Due to the large current flow and relatively high voltages involved the equipment is normally housed within a metal enclosure, which may comprise a number of separate compartments, each containing various sorts of equipment. In some cases each compartment, or cubicle, contains roughly the same set of apparatus while in other cases different cubicles are dedicated to housing different kinds of equipment. Further, it is desirable to isolate higher-voltage equipment, such as the contactor, in one cubicle while maintaining lower-voltage control equipment in a different cubicle so that access may be had to the lower-voltage equipment without exposing high voltage gear.
The contactor basically comprises a large electromechanical switch which makes and breaks the main electric circuit. Due to its size and weight, and in order to facilitate servicing, the contactor is commonly mounted in a removable structure herein termed a carriage. Some manufacturers provide wheels on the carriages so that they can be more easily removed from their cubicles, and moved about on a floor or work surface. Other manufacturers provide wheels or other bearing means mounted within the cubicles in order to facilitate the installation and removal of the contactor carriage. In order to provide the necessary electrical connection between the carriage and the source and load circuits, which commonly are connected to rigid bus bars affixed at the back of each enclosure, the carriage is typically provided with spring-loaded fingers or stabs which grip a mating element disposed within the cubicle. In order to cause full engagement of these elements, or "racking," of the contactor carriage it is conventional to provide a manually-operated mechanism which engages the carriage and forces it to a fully engaged position.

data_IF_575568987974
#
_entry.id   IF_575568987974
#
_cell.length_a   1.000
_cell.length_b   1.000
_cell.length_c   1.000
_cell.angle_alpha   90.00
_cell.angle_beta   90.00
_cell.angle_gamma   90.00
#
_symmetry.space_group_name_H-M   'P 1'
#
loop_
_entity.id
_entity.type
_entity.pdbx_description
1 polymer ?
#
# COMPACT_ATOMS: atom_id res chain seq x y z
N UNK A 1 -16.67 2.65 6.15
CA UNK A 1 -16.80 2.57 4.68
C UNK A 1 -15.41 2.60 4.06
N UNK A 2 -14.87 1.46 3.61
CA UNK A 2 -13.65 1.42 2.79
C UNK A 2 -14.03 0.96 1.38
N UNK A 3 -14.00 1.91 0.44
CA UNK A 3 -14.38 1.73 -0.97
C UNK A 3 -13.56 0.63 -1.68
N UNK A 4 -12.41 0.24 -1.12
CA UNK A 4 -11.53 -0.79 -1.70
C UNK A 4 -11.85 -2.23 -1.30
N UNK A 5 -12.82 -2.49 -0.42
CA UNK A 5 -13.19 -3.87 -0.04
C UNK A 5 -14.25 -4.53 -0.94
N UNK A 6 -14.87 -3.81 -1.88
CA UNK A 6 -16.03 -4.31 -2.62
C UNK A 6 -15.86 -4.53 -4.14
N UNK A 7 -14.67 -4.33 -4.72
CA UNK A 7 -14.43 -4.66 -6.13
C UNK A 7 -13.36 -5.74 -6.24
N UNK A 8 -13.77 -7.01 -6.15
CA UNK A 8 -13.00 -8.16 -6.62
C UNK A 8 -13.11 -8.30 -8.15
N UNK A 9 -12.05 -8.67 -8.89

In view of the high voltages and currents involved it is conventional, and indeed required, that each cubicle and racking mechanism be interlocked in such a fashion that the cubicle may not be opened after the contactor is engaged (racked); and also that the contactor may not be unracked when its contacts are closed. Disengaging the stabs or similar engaging means while load current is flowing could be highly destructive to the stabs or fingers, and therefore it is necessary that the contactor be fully opened, and the circuit interrupted, before disengagement (unracking) of the contactor carriage.
Due to these requirements, all controller manufacturers provide their products with interlocked racking mechanisms of various types. Various approaches including gear drives, cranks, levers, and spring-loaded systems are all in use. While it is understood that such mechanisms must be sufficiently strong to withstand abuse and unauthorized or improper usage without releasing the contactor carriage or overcoming the interlock system, it is also necessary to minimize the weight and cost of manufacture of these assemblies. At the same time, the mechanisms must be sufficiently rigid such that the manually-operated handles thereof cannot be moved to the "on" or engaged position until the contactor itself is fully racked. It will therefore be appreciated that it would be highly desirable to provide a lighter but rigid racking machanism which is not only economical to manufacture, but which may be easily manually operated.